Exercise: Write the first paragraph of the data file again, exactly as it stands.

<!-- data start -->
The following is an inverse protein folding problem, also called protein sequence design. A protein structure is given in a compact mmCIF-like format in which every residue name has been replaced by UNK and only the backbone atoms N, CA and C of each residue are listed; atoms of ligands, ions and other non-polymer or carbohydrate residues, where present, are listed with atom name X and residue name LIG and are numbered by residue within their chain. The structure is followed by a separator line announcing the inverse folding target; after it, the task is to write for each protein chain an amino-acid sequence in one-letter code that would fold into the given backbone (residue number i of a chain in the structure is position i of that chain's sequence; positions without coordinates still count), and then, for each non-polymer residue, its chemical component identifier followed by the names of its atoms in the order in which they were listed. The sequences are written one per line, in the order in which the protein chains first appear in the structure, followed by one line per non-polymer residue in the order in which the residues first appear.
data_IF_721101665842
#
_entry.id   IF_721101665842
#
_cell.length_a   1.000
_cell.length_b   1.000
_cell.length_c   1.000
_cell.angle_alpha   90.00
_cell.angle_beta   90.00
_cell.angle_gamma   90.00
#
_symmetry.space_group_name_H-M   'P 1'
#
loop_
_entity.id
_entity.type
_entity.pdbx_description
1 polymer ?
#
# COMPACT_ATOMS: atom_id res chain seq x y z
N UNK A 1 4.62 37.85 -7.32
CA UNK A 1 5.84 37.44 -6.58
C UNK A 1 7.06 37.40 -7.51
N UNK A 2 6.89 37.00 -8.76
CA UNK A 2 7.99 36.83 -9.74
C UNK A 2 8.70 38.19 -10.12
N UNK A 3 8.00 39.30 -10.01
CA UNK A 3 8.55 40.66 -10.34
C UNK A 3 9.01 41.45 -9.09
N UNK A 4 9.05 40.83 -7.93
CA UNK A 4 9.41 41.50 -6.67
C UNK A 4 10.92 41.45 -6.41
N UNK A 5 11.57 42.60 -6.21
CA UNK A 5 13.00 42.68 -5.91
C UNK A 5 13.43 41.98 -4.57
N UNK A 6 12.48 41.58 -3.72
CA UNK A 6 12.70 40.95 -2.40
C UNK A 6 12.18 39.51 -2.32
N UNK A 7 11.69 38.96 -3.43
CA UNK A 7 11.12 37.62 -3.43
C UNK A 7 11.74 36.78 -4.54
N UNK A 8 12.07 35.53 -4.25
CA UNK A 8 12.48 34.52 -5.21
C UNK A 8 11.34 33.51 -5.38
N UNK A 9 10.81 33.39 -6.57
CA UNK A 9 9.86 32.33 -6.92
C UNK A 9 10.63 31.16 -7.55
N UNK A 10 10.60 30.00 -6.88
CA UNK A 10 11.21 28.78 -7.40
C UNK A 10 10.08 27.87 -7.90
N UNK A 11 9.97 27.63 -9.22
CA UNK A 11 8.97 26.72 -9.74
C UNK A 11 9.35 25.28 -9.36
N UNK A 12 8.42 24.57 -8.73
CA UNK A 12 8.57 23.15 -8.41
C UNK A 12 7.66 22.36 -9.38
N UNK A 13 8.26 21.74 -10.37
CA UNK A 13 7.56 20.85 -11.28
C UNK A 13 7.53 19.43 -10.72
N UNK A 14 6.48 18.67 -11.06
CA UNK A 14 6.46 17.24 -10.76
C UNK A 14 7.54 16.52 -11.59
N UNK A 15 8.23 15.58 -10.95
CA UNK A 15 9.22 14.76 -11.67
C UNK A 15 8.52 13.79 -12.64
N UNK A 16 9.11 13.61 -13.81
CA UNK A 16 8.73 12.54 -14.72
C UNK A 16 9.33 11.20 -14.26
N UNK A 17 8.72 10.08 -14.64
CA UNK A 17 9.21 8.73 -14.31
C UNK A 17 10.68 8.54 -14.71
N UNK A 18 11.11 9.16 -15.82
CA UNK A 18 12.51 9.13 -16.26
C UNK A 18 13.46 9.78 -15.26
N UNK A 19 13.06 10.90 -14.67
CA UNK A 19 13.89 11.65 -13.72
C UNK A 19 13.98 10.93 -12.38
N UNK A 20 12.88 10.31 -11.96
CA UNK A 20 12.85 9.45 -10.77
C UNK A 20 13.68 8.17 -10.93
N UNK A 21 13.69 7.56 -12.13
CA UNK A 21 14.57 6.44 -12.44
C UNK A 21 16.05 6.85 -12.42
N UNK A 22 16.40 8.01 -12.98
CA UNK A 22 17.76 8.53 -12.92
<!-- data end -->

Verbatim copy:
The following is an inverse protein folding problem, also called protein sequence design. A protein structure is given in a compact mmCIF-like format in which every residue name has been replaced by UNK and only the backbone atoms N, CA and C of each residue are listed; atoms of ligands, ions and other non-polymer or carbohydrate residues, where present, are listed with atom name X and residue name LIG and are numbered by residue within their chain. The structure is followed by a separator line announcing the inverse folding target; after it, the task is to write for each protein chain an amino-acid sequence in one-letter code that would fold into the given backbone (residue number i of a chain in the structure is position i of that chain's sequence; positions without coordinates still count), and then, for each non-polymer residue, its chemical component identifier followed by the names of its atoms in the order in which they were listed. The sequences are written one per line, in the order in which the protein chains first appear in the structure, followed by one line per non-polymer residue in the order in which the residues first appear.